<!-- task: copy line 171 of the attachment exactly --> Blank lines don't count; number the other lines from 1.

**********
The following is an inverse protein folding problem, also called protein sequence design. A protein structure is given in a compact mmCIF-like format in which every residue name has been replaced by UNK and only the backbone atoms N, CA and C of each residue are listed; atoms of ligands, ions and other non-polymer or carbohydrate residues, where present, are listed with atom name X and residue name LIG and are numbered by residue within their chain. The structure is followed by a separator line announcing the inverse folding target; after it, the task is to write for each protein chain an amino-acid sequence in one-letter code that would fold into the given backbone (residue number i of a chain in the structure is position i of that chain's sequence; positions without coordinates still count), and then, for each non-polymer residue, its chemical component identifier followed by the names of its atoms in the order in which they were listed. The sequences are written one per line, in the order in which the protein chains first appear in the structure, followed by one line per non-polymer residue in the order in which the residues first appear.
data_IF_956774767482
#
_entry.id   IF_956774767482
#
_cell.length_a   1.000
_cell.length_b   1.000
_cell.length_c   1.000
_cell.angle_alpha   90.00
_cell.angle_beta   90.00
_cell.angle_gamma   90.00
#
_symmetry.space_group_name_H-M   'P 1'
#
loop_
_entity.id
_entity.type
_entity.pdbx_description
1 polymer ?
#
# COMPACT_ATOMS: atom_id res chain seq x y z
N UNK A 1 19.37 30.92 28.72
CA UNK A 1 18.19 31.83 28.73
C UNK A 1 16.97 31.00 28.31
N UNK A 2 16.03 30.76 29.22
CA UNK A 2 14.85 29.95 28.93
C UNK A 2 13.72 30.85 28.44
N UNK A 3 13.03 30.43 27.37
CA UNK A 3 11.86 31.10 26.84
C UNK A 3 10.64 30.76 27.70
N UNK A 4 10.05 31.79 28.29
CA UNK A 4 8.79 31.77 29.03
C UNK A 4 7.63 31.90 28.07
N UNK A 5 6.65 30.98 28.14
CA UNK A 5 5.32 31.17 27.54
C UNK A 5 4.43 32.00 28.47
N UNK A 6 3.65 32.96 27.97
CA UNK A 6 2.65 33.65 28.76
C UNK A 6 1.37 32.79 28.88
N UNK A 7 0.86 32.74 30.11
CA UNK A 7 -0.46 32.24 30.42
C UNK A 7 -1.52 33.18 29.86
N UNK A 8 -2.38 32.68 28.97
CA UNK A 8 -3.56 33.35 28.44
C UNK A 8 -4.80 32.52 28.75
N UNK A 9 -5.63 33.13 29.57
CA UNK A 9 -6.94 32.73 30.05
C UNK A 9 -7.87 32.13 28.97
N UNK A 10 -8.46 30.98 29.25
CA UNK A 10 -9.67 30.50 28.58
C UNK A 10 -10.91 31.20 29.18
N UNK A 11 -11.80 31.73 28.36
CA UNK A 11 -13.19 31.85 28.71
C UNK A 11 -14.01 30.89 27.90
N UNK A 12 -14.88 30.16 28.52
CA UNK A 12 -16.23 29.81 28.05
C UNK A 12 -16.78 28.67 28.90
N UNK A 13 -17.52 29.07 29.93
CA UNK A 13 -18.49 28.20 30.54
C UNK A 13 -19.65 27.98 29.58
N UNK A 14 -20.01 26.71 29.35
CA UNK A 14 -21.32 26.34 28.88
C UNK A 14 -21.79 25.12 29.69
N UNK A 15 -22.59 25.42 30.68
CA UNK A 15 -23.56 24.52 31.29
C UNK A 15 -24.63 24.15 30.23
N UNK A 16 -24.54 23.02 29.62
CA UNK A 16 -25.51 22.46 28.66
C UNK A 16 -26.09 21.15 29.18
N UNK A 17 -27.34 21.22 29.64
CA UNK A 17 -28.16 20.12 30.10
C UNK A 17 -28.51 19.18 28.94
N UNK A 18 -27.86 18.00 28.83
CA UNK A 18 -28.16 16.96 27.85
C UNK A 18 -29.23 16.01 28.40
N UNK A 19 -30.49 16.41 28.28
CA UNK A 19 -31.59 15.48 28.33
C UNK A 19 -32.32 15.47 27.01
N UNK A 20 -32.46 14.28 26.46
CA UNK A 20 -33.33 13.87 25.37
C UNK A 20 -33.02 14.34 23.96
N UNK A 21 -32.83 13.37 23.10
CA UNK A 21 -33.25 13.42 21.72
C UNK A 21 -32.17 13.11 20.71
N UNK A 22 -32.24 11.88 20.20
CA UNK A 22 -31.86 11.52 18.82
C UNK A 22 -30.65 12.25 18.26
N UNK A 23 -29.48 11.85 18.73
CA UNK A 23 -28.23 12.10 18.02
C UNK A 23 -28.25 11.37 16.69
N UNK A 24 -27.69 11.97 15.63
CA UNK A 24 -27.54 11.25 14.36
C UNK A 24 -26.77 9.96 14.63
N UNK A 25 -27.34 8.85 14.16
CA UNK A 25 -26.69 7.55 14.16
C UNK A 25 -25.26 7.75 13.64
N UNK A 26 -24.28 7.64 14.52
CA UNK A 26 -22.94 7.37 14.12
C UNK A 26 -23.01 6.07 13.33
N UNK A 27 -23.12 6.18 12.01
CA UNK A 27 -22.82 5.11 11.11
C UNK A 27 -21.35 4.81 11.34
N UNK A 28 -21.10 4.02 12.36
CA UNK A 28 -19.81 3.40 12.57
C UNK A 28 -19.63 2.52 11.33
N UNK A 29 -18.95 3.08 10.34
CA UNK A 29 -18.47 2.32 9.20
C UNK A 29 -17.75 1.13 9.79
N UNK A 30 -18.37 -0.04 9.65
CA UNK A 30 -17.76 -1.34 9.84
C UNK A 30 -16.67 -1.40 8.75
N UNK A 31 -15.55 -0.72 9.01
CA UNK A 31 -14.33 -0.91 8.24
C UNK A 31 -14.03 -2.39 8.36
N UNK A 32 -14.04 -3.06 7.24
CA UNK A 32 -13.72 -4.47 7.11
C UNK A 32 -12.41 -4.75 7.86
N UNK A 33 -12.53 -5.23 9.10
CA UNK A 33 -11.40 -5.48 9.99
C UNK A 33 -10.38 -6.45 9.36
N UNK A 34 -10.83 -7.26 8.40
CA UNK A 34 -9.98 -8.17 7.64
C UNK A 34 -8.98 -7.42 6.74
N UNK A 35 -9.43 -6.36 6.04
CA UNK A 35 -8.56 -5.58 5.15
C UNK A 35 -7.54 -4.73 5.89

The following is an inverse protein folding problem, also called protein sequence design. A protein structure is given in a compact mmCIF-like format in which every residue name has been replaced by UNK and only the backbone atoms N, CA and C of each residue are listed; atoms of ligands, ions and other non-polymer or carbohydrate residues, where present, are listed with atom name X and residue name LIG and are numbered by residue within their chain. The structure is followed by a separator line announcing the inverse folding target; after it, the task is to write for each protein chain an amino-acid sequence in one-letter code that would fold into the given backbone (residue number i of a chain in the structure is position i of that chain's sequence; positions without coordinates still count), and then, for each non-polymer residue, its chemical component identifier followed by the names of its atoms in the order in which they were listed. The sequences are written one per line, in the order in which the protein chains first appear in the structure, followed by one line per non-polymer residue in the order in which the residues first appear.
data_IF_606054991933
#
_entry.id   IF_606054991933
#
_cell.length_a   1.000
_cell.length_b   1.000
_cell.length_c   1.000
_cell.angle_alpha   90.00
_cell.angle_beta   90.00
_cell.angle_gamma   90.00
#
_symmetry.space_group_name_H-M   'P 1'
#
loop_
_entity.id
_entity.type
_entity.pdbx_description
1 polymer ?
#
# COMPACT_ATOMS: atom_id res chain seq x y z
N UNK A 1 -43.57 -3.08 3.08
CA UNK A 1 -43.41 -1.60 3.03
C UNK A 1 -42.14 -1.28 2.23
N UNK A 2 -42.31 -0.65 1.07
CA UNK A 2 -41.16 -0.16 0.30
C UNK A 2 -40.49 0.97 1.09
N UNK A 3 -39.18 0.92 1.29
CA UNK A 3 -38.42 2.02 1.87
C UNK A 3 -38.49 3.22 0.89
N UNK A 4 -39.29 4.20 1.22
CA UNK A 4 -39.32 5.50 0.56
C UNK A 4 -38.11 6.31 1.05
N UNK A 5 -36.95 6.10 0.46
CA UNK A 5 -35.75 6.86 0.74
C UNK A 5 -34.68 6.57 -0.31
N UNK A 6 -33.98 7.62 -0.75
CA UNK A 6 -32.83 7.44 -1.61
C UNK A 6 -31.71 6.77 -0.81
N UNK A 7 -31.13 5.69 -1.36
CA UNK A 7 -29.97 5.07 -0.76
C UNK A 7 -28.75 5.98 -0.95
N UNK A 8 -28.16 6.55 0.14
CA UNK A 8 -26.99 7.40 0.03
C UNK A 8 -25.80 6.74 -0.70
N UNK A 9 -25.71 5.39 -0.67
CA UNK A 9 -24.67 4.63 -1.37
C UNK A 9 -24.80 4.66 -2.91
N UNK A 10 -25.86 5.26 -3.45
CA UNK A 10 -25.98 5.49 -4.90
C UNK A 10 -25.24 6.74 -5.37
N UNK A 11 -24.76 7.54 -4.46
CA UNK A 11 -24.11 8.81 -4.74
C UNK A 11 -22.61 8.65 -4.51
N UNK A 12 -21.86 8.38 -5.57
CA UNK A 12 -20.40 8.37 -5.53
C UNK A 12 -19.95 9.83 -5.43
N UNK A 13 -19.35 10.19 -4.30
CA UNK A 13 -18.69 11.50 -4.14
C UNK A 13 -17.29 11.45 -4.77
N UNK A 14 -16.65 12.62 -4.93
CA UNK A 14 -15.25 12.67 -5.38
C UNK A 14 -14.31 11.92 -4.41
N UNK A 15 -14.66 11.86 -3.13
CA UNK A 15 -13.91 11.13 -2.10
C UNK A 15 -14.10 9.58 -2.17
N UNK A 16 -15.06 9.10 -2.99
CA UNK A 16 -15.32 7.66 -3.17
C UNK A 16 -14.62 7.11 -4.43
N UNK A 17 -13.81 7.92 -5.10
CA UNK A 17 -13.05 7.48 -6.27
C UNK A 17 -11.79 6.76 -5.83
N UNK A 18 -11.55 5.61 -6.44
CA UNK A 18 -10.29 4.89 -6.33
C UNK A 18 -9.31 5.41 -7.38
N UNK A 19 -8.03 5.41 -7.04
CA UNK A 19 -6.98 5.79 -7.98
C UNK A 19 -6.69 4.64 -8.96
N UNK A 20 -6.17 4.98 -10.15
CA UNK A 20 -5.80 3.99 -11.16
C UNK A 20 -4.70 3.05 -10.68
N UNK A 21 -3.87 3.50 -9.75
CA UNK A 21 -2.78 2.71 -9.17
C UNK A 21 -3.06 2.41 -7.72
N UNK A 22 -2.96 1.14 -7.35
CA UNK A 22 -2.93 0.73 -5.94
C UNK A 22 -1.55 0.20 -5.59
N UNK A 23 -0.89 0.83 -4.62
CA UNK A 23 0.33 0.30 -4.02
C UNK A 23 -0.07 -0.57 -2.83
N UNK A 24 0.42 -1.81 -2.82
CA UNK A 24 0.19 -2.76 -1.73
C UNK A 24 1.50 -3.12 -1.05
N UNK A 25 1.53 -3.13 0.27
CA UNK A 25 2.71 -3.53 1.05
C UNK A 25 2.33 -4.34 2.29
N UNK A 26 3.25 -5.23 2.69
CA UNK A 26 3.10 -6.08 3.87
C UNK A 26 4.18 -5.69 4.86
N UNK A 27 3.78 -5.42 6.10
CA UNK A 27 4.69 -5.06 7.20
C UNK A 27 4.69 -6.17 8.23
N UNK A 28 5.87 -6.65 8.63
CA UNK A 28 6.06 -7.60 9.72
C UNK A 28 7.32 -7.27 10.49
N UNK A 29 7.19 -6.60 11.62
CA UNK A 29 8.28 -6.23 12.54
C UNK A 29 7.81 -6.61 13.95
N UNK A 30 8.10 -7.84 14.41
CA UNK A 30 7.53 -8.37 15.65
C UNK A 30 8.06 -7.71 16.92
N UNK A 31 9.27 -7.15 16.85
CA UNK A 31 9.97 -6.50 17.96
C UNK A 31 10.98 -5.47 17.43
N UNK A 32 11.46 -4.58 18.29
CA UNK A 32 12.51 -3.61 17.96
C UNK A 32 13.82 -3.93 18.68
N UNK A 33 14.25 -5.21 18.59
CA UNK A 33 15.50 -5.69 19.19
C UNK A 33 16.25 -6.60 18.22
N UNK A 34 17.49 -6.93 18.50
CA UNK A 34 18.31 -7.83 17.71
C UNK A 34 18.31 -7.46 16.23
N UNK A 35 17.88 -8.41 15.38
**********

C UNK A 8 -25.80 6.74 -0.70